# Machine Learning Interview Questions – Q5 – Define precision and recall

Machine learning interview questions is a series I will periodically post on.  The idea was inspired by the post 41 Essential Machine Learning Interview Questions at Springboard.  I will take each question posted there and provide an answer in my own words.  Whether that expands upon their solution or is simply another perspective on how to phrase the solution, I hope you will come away with a better understanding of the topic at hand.

To see other posts in this series visit the Machine Learning Interview Questions category.

### Q5 – Define precision and recall.

I will define precision and recall in the context of binary classification.  Similar to Q4, the terms positive and negative will represent different classes.

Recall

Recall is also known as sensitivity or the true positive rate.  We briefly touched on this concept in Q4 – Explain how a ROC curve works, where the ROC curve is plotting recall vs. inverse recall (the false positive rate).

Recall is the number of positives that your model predicts compared to the actual number of positives in your data.

Recall = True Positives / (True Positives + False Negatives)

In the context of binary classification, false negatives are data points that our model predicted to be negative but in reality are of the positive class.  In other words, recall is the number of true positives we predicted divided by the total number of elements that in reality are positive.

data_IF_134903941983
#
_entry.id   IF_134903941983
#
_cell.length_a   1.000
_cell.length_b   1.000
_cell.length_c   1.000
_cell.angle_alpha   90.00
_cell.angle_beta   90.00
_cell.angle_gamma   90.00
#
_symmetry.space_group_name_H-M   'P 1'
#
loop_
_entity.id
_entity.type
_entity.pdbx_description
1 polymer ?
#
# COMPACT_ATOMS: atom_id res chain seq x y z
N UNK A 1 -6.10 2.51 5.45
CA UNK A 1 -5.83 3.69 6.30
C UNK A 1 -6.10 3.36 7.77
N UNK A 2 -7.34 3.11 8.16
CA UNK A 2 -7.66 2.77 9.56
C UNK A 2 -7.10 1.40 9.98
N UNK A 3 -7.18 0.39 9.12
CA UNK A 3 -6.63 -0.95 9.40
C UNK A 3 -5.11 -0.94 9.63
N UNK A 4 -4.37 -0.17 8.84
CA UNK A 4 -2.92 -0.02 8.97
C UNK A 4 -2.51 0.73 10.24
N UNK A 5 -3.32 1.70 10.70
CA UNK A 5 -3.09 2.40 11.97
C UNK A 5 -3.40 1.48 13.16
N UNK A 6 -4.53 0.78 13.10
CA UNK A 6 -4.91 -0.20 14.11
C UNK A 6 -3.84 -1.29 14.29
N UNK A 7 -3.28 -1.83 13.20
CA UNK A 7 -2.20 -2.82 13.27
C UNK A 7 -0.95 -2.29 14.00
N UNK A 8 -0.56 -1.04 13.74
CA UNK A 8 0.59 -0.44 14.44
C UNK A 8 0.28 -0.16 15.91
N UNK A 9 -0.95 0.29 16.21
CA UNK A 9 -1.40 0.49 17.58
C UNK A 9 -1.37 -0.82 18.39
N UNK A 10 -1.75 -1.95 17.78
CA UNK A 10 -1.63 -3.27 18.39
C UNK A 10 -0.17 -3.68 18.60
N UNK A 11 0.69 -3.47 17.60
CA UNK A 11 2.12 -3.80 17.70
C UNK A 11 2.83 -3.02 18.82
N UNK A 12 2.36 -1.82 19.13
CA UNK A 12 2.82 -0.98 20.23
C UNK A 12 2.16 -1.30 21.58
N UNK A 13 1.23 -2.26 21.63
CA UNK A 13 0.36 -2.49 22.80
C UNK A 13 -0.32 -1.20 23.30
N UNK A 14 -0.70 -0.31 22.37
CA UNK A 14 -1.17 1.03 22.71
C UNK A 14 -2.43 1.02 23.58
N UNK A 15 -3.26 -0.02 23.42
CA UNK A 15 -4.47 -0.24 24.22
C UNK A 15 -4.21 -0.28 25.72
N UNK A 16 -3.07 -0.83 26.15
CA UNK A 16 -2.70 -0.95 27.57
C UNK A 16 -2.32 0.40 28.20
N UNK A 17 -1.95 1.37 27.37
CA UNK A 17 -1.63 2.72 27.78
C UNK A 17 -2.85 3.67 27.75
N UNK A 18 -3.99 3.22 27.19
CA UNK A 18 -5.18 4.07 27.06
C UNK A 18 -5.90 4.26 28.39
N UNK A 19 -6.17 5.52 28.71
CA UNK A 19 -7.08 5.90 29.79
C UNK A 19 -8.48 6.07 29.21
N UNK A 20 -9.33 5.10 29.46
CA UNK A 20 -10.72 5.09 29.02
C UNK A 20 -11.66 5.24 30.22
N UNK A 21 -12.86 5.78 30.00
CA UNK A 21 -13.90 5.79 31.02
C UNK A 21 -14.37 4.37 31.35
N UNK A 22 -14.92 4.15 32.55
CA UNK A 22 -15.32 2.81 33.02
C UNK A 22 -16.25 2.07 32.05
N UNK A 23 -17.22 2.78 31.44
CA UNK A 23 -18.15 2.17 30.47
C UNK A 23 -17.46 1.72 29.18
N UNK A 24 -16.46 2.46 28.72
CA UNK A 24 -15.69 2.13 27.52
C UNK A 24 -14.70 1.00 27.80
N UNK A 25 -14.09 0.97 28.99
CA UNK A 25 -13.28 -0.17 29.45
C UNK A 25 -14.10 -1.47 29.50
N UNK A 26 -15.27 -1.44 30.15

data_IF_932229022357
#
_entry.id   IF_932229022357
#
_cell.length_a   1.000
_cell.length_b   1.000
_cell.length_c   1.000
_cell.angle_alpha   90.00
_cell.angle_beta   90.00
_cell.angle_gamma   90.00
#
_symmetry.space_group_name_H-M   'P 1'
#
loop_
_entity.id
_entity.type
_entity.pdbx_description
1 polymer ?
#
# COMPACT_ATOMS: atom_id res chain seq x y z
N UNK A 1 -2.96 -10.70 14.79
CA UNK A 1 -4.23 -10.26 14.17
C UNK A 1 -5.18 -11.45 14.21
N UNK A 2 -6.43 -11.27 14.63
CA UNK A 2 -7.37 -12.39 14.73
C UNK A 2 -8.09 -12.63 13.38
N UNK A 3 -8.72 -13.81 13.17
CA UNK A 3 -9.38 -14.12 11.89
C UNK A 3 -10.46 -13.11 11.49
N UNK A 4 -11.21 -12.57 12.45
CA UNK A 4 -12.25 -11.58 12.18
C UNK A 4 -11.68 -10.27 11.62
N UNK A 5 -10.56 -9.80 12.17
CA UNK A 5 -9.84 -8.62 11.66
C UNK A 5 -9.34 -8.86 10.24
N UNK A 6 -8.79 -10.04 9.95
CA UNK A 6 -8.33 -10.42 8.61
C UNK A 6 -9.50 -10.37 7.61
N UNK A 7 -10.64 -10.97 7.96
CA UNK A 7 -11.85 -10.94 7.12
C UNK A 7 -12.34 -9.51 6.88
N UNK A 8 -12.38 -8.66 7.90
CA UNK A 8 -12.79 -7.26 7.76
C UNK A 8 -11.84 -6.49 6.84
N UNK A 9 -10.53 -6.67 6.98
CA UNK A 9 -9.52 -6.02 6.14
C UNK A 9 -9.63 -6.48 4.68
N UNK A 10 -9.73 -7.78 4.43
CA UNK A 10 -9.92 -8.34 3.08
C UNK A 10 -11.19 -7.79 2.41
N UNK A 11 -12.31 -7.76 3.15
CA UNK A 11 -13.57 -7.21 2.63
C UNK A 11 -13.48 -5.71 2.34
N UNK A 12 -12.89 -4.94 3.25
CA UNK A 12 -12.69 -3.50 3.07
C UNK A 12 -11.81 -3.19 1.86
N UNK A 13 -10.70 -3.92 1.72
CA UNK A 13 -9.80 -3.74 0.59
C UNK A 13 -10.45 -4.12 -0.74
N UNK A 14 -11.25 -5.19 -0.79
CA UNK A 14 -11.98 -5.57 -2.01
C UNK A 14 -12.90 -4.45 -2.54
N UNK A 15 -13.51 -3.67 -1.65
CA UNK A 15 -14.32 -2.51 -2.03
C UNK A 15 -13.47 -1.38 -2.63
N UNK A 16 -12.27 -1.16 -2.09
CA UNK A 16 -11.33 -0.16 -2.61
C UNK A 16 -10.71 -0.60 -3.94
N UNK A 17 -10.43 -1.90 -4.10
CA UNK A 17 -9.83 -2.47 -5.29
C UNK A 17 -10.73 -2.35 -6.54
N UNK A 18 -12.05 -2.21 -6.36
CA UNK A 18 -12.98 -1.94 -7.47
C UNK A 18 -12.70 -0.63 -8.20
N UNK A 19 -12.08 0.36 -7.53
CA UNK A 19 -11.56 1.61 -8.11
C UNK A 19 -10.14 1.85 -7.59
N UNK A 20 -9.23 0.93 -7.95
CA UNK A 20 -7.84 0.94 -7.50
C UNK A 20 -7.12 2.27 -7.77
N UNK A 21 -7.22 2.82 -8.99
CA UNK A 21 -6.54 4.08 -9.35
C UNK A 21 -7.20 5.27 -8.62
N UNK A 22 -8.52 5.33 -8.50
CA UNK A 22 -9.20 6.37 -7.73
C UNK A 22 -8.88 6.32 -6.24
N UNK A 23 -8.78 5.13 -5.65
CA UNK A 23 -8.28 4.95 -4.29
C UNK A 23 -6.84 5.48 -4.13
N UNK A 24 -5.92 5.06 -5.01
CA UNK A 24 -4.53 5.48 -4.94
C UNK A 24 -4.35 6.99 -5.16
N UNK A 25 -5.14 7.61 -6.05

Recall = Sum(True Positives) / Sum(All data that is positive in reality)

Recall is a measure of completeness.  High recall means that our model classified most or all of the possible positive elements as positive.  A recall score of 1.0  means that every item from that class was labeled as belonging to that class.  However, having just the recall score, you do not know how many other items were incorrectly labeled (ie. did your model just say everything is of class positive).

Precision

Precision is also called the positive predictive value.  It is a number of correct positives your model predicts compared to the total number of positives it predicts.

Precision = True Positives / (True Positives + False Positives)

In this context of binary classification, false positives are data points our model predicted to be positive but in reality are negative and therefore something our model incorrectly predicted.  In other words, precision is the number of positive elements predicted properly divided by the total number of positive elements predicted.

Precision = Sum(True Positives) / Sum(All elements predicted to be positive)

Precision is a measure of exactness, quality, or accuracy.  High precision means that more or all of the positive results you predicted are correct.  A precision score of 1.0 means that every item labeled positive, does indeed belong to the positive class.  A precision score by itself though does not say anything about how many items of that class were not labeled (ie. our model accurately labeled only a few points but missed a lot of other points by not classifying them as positive).

F-Measure

Precision and recall are often used together because they complement each other in how they describe the effectiveness of a model.  The F-measure is a score that combines these two as the weighted harmonic mean of precision and recall.

F-Measure = 2 * (Precision * Recall) / (Precision + Recall)

Summary

Recall is how complete our classification is.  It is how many of the positive data points that exist in our data set did we correctly predict as positive.

Precision is how pure or how precise our predictiosn are.  It is how many elements did we predict to be positive that were actually positive.